Mary Shelley included a stanza from Coleridge's "The Rime of the Ancient Mariner" in chapter five of her novel Frankenstein. This inclusion is found after Victor has found success in re-animating life and fled from his loft (given his fear of the Creature).
This is the excerpt of the poem Shelley includes:
“Like one who, on a lonely road,
Doth walk in fear and dread,
And, having once turned round, walks on,
And turns no more his head;
Because he knows a frightful fiend
Doth close behind him tread.”
Given his fear of the Creature, Victor (while walking the streets of Ingolstadt) contemplates upon the lines of the poem. The poems exhibits his own feelings regarding his self-isolation and the fear he possesses regarding the Creature following him.
"Like one who, on a lonely road / Doth walk in fear and dread"
Victor is out, alone, late at night. He is trying to escape from the Creature he left in his flat (who is fears and dreads will find him).
"And, having once turned round, walks on / And turns no more his head"
This allows readers to create a mental image of Victor walking along the road at night, turning his head once, and deciding that if he turns again he will (or may) see the Creature. His growing fears force him to no longer look at what could be following him.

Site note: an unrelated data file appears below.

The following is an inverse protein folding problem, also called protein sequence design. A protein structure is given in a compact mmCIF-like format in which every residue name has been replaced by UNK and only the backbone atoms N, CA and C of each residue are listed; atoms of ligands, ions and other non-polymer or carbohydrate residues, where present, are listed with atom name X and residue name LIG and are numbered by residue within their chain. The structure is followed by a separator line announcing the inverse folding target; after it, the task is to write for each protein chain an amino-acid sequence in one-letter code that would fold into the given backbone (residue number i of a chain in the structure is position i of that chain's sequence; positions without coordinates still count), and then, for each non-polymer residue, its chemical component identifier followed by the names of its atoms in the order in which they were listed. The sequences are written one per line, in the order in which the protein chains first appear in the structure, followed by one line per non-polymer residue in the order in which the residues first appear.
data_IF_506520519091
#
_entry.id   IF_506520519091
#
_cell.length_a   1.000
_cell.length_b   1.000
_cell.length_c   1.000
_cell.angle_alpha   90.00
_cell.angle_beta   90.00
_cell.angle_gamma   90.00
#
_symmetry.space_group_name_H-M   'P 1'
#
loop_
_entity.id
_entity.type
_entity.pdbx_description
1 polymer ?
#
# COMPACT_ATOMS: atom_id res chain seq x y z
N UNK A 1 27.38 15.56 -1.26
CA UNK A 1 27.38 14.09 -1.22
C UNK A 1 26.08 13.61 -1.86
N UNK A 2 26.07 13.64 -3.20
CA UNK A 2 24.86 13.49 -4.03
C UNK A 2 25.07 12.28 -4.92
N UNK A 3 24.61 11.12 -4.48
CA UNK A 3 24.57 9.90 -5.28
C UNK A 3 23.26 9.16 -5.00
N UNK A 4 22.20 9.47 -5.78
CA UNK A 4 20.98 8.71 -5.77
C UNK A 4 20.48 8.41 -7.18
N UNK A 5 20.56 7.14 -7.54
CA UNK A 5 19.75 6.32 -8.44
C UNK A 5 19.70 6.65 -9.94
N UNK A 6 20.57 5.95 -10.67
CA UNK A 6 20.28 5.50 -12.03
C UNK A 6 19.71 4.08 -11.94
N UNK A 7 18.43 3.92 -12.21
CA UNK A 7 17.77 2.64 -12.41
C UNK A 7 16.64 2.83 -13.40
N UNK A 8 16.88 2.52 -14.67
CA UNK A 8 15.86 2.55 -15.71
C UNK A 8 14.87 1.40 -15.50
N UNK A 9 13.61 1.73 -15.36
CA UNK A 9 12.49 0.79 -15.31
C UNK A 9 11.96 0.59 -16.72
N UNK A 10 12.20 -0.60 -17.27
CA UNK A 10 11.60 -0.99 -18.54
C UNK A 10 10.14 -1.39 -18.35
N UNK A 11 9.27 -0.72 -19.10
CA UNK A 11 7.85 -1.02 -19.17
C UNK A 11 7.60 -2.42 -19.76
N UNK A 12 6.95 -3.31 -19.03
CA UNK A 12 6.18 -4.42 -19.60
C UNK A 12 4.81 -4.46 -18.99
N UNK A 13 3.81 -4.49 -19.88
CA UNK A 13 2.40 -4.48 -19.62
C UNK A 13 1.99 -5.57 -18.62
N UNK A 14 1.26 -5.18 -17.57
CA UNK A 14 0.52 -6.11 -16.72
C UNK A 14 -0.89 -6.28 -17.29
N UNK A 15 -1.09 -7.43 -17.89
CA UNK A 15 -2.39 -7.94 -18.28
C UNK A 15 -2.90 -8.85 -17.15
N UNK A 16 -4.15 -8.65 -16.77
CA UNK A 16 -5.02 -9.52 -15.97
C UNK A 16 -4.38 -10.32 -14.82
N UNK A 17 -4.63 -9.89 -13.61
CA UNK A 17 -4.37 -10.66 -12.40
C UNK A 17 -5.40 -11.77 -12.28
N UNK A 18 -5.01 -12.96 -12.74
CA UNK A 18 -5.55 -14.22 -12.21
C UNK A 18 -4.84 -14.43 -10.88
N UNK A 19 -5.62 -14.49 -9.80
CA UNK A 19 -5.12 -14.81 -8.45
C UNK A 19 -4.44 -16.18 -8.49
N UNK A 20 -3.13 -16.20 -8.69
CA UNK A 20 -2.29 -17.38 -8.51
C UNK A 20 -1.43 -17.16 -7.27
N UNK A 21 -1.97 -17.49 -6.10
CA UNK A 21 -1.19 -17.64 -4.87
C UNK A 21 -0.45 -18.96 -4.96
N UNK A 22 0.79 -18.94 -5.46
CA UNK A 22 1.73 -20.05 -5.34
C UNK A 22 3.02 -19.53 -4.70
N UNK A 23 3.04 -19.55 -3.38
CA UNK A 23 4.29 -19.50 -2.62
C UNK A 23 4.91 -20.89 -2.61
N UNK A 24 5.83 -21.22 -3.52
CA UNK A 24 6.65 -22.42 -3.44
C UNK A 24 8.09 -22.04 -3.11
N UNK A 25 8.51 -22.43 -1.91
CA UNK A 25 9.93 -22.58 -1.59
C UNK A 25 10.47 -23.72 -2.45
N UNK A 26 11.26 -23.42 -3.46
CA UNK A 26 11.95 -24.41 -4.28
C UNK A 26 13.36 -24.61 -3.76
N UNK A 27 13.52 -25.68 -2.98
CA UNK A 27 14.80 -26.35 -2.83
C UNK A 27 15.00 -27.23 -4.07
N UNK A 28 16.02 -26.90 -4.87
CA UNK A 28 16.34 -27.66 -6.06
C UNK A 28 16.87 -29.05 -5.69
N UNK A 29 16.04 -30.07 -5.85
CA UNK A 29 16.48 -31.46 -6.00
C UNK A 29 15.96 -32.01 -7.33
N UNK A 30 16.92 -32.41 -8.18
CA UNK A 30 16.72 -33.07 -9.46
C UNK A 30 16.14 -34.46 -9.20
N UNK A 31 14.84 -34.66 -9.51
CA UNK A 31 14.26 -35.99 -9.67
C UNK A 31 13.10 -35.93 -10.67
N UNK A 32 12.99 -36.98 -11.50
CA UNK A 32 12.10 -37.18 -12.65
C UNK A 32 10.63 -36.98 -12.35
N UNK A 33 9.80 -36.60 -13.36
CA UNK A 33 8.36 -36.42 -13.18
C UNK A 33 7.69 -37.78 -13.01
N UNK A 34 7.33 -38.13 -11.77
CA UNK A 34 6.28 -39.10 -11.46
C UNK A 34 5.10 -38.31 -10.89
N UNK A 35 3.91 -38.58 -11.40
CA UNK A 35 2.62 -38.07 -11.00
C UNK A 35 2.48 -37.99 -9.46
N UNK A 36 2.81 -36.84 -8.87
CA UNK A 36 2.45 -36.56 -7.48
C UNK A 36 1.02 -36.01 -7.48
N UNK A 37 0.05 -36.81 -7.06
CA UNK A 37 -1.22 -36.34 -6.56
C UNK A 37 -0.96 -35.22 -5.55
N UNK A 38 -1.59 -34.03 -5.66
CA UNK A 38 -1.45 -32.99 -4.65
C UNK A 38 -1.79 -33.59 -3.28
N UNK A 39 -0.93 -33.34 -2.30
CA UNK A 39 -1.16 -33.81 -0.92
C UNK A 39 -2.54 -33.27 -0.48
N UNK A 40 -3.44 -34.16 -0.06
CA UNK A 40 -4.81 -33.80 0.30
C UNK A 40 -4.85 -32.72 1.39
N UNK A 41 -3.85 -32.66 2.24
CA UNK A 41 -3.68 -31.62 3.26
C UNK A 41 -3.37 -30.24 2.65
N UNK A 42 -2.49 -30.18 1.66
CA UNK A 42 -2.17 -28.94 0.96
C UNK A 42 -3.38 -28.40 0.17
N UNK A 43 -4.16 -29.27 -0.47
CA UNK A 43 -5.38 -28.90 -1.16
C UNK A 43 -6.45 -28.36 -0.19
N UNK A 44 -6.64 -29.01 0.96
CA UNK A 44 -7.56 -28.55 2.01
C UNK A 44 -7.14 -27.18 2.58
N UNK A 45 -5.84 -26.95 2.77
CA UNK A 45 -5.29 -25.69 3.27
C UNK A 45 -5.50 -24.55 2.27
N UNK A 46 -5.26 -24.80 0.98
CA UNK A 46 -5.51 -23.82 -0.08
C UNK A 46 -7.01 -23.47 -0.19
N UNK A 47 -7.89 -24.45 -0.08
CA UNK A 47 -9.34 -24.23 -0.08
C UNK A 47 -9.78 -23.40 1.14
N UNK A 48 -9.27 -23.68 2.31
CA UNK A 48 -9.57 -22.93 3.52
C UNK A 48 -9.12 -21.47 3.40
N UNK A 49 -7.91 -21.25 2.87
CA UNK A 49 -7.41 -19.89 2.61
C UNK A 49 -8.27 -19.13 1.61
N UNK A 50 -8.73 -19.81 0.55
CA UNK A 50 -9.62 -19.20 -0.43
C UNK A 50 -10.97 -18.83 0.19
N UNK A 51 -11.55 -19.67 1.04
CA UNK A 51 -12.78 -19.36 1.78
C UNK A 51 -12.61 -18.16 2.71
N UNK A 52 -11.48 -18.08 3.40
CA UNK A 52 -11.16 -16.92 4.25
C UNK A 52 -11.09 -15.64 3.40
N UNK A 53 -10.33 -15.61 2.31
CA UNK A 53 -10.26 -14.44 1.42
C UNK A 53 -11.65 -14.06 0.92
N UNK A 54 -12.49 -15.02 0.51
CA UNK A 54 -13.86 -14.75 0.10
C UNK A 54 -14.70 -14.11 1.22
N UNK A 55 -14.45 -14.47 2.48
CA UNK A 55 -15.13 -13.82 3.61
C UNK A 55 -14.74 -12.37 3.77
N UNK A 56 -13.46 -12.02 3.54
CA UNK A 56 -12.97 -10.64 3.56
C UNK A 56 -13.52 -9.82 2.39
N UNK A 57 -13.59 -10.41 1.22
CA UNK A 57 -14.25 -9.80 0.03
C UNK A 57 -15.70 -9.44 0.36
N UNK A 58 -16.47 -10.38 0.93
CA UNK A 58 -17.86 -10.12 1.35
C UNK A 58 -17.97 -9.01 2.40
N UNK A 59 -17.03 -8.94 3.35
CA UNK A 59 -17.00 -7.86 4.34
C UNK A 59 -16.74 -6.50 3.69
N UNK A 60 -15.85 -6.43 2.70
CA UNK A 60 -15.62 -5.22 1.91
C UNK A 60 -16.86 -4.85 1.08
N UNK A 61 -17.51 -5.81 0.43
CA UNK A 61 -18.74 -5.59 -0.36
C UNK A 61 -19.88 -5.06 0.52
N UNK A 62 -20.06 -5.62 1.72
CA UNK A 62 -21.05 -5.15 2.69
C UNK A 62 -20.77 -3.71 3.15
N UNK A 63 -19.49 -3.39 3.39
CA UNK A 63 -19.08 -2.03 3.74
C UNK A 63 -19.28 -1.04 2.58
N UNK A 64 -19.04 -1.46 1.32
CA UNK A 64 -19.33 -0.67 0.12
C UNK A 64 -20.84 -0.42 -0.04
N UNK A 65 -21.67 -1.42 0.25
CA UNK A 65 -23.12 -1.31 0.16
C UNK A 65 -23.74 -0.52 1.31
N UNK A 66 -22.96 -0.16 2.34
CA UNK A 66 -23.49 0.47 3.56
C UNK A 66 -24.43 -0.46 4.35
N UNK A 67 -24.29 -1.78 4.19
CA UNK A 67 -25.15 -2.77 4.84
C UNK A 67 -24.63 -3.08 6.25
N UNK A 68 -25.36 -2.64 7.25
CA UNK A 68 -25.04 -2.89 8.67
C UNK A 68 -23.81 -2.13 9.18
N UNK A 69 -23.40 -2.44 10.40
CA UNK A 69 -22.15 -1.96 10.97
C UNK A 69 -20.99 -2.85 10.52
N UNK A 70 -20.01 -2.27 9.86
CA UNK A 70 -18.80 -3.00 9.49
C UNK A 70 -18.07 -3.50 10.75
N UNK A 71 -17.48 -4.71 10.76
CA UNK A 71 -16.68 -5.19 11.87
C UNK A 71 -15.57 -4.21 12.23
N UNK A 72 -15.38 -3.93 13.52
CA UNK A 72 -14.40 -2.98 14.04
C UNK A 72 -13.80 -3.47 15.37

"Because he knows a frightful fiend / Doth close behind him tread"
Compounding the two previous lines, the poem illustrates why Victor refuses to turn around to see if he is being followed. His fear of being followed is too strong to be solidified by his turning and actually seeing the Creature.
Essentially, the poem speaks to the great fear Victor possesses regarding the possibility of the Creature following him. Given the prior allusions to the poem (Walton speaking of the mariner in his opening letters), the insertion of the poem here not only proves appropriate given Victor's fears, it also illustrates the doppelganger effect (as Walton and Victor being parts or mirror images of each other).